Deb Tambor Child-Custody Woes Common Among Parents Who Leave Hasidic World

System Favors Unified Ultra-Orthodox Extended Families

Not Forgotten: Deb Tambor was remembered at a poignant memorial gathering. Unfortunately, her tragic story is all too common among those who leave the Hasidic world.
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Not Forgotten: Deb Tambor was remembered at a poignant memorial gathering. Unfortunately, her tragic story is all too common among those who leave the Hasidic world.

By Debra Nussbaum Cohen

Published October 13, 2013, issue of October 18, 2013.
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Deen, who currently lives in Brooklyn, now sees only his youngest child, an 11-year-old son, and just once every other month. The others, older now, refuse to see him.

Reached by telephone, Deen’s ex-wife said that she did not want to share her perspective on the divorce.

The prospect of losing one’s children is enough of a threat that it compels many people to stay in communities and marriages in which they no longer feel they belong, those involved say.

“It’s leverage being used against them to keep them in,” said Rabbi Eliyahu Fink, an Orthodox rabbi in Santa Monica, Calif., who grew up in Monsey and frequently counsels people struggling within Orthodoxy.

According to Abe Weiss, who left the Skver community in Williamsburg, Brooklyn, several years earlier, and later became Tambor’s boyfriend, it was after Tambor checked herself into a psychiatric hospital to deal with her depression that her family members in New Square moved to block her from seeing her children.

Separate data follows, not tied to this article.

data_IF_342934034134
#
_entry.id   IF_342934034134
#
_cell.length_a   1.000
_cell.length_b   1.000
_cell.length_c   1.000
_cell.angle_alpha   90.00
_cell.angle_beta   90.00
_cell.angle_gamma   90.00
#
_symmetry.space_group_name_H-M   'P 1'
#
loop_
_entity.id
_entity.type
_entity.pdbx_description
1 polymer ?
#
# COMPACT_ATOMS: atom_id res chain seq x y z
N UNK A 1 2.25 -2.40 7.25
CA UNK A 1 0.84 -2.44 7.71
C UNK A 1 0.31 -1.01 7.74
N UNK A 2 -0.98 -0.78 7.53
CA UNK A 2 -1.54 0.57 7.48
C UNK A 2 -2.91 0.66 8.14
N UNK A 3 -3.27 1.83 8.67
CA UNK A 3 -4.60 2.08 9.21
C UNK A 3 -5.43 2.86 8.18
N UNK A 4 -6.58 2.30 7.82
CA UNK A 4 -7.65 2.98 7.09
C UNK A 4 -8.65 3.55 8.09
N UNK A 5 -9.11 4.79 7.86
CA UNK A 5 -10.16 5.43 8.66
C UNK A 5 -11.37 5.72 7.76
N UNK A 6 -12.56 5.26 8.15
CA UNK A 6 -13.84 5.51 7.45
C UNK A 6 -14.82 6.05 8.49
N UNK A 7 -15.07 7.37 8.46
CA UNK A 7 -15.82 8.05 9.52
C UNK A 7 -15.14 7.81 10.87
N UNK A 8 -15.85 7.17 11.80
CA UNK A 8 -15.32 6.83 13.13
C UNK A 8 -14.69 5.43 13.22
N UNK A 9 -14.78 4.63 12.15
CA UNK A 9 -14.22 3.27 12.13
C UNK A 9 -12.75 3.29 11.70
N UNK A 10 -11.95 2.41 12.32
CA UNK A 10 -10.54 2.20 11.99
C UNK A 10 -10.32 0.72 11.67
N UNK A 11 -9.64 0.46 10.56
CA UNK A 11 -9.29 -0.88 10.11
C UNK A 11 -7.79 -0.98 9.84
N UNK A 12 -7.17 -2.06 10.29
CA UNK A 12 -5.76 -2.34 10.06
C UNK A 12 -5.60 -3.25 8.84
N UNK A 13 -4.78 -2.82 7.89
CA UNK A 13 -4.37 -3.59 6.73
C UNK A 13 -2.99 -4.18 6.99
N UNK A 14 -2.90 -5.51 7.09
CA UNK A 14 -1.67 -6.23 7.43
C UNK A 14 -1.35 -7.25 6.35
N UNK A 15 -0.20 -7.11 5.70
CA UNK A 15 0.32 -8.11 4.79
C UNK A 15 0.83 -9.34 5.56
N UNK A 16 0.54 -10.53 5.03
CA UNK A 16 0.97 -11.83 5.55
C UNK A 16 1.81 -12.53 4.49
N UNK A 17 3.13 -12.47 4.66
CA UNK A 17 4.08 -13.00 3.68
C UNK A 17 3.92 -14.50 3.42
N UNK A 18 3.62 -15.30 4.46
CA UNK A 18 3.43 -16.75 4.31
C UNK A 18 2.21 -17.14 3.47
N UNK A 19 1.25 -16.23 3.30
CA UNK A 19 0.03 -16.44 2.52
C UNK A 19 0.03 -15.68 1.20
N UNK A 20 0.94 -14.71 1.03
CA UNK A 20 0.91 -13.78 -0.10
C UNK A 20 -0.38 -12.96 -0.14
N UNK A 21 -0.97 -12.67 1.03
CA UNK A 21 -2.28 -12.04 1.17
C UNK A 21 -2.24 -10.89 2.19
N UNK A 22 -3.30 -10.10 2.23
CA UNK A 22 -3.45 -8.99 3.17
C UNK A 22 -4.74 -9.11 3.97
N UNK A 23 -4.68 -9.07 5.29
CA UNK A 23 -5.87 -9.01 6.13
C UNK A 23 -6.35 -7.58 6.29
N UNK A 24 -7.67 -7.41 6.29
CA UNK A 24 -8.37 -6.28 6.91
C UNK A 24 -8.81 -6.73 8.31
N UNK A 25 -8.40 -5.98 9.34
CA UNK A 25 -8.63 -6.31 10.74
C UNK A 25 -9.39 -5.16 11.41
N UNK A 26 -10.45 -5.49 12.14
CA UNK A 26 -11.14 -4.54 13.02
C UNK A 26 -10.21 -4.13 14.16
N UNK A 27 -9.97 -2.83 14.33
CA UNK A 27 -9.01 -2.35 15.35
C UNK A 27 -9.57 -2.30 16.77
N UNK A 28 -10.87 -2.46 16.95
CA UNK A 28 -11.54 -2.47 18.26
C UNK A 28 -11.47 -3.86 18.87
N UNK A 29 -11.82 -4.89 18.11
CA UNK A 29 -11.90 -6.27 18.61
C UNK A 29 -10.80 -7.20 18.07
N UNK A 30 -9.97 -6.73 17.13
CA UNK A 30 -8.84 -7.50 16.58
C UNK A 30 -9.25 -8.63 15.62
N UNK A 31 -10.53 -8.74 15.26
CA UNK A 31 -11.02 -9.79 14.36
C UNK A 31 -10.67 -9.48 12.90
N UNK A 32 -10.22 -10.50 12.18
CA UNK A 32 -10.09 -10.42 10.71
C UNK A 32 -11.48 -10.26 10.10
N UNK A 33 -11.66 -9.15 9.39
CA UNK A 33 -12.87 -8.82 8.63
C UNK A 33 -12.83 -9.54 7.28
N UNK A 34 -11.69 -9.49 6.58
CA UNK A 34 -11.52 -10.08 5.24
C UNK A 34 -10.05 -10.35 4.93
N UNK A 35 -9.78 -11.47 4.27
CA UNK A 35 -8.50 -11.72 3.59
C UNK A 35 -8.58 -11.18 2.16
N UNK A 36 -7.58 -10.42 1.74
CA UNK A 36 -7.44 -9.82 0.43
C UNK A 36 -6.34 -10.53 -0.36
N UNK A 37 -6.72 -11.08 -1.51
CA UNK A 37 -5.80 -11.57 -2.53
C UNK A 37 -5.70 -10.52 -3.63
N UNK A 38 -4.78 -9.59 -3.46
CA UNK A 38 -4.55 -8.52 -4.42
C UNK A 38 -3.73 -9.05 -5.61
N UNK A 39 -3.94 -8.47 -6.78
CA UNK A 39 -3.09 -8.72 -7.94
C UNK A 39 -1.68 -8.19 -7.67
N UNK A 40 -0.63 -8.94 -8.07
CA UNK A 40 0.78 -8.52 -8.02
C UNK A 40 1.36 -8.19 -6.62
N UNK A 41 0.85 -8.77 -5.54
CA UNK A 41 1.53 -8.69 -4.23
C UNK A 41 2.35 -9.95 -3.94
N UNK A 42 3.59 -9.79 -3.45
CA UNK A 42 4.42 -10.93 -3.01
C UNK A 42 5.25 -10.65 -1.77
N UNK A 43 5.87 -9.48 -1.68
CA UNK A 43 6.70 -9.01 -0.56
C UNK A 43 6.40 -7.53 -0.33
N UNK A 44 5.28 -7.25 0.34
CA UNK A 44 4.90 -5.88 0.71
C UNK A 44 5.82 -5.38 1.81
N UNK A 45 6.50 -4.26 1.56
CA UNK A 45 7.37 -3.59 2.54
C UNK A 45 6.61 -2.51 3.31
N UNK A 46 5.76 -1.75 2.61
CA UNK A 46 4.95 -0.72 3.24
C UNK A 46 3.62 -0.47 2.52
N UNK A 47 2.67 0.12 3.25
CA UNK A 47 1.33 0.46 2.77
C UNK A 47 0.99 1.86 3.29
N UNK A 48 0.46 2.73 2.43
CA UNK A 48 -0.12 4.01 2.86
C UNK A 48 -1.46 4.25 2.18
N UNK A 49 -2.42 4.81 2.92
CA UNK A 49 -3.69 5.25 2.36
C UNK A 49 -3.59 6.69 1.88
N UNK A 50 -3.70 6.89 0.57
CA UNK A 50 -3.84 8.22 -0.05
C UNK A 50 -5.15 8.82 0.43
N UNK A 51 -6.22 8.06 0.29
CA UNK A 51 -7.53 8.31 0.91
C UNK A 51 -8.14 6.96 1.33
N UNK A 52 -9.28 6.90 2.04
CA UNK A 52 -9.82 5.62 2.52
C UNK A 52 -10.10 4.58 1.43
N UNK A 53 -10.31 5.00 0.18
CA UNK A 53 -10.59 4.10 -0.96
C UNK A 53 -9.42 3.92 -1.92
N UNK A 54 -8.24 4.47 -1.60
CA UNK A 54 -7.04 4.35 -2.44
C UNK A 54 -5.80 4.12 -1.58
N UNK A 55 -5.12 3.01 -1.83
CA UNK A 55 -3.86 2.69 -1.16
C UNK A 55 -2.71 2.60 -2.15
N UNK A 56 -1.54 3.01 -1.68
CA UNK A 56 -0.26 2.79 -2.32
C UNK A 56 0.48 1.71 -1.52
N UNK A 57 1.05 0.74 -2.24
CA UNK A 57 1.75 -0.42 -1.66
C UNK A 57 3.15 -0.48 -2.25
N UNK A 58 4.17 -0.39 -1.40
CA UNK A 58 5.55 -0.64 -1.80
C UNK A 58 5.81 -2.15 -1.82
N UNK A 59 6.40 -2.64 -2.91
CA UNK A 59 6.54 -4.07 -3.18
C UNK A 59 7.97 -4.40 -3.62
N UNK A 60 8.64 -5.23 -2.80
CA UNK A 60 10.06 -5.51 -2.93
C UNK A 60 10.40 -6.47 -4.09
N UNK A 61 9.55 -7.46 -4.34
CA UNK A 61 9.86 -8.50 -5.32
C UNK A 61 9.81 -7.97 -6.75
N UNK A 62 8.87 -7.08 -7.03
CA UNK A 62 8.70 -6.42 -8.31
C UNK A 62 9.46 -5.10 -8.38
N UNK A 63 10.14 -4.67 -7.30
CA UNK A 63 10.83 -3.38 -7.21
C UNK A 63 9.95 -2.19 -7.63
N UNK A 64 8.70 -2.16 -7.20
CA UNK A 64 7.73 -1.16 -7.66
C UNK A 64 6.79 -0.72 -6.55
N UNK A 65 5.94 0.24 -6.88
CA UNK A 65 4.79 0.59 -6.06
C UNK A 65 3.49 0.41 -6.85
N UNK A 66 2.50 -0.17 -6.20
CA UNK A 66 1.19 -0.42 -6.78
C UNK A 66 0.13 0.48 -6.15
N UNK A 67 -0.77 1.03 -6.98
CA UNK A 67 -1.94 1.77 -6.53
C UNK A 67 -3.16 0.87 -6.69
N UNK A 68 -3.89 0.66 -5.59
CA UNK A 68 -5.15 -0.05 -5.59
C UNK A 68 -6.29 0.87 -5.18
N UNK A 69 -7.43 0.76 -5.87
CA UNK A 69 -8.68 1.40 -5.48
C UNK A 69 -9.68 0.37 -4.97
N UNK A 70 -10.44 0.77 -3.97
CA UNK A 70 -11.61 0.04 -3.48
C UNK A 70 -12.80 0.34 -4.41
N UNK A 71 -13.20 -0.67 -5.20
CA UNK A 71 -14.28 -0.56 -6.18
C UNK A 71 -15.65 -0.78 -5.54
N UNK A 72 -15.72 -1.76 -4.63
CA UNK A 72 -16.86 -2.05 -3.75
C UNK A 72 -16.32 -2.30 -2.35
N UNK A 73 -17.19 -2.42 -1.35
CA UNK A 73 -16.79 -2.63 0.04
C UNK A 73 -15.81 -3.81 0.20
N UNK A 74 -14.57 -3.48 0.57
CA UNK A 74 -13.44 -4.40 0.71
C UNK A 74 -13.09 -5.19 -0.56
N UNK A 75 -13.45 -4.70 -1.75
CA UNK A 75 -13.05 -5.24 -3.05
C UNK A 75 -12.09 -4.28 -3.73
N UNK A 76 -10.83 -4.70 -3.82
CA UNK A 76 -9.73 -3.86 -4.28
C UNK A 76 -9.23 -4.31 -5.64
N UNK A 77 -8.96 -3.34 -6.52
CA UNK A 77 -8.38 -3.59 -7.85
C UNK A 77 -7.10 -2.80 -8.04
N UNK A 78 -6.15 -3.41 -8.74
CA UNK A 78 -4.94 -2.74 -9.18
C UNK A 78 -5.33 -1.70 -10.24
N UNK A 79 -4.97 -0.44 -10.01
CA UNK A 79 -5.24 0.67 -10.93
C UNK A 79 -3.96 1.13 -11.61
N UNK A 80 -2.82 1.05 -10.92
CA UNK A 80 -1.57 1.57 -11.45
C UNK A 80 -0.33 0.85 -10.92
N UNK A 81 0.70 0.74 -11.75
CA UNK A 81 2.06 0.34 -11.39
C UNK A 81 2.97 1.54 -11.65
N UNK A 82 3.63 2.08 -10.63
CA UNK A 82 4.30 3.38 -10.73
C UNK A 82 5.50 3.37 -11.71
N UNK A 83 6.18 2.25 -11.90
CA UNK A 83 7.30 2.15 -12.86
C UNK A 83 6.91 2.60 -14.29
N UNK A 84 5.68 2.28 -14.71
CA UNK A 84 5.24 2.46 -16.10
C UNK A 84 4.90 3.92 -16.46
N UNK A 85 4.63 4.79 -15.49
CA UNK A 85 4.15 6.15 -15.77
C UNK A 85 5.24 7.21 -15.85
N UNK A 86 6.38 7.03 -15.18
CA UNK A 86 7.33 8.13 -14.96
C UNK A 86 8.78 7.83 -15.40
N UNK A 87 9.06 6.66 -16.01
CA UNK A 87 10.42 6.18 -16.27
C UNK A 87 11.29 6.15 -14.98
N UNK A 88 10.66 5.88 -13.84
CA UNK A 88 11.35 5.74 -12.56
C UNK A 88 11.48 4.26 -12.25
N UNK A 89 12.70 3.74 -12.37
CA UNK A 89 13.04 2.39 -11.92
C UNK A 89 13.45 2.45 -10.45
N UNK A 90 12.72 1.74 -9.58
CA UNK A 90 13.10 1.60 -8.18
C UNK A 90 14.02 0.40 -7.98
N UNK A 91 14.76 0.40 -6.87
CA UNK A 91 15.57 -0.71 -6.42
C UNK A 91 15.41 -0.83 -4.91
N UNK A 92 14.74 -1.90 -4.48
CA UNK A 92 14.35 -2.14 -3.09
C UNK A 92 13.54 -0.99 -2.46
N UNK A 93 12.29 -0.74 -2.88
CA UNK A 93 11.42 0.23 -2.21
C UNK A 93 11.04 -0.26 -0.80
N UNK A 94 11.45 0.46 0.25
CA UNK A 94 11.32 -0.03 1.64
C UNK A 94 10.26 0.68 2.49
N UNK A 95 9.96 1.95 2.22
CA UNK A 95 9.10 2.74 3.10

The family eventually gained full custody of her children via a court order, said Weiss, who had been living with Tambor for eight months at the time of her death. She was able to see her children only once every other week for an hour, and only in New Square, in visitation supervised by her sister, Weiss said. When her ex-husband remarried, he added, Tambor’s husband and family encouraged her children to call their new step-mother “Mommy” and Tambor by only her first name.

“Her depression started when she decided to leave the community and was threatened with losing her kids,” Weiss told the Forward. “Her biggest issue was that no one cared for her; everyone blew off all her issues.”

Tambor’s ex-husband did not return a phone message left for him, and subsequent phone calls were cut off.

Psychotherapist Isaac Schechter, whose clients are mostly from ultra-Orthodox communities in Rockland County, north of New York City, acknowledged that “certainly there are some for whom [mental illness] is a black mark” on a family’s reputation. But he said, “That is evolving just as it is in the general population.”


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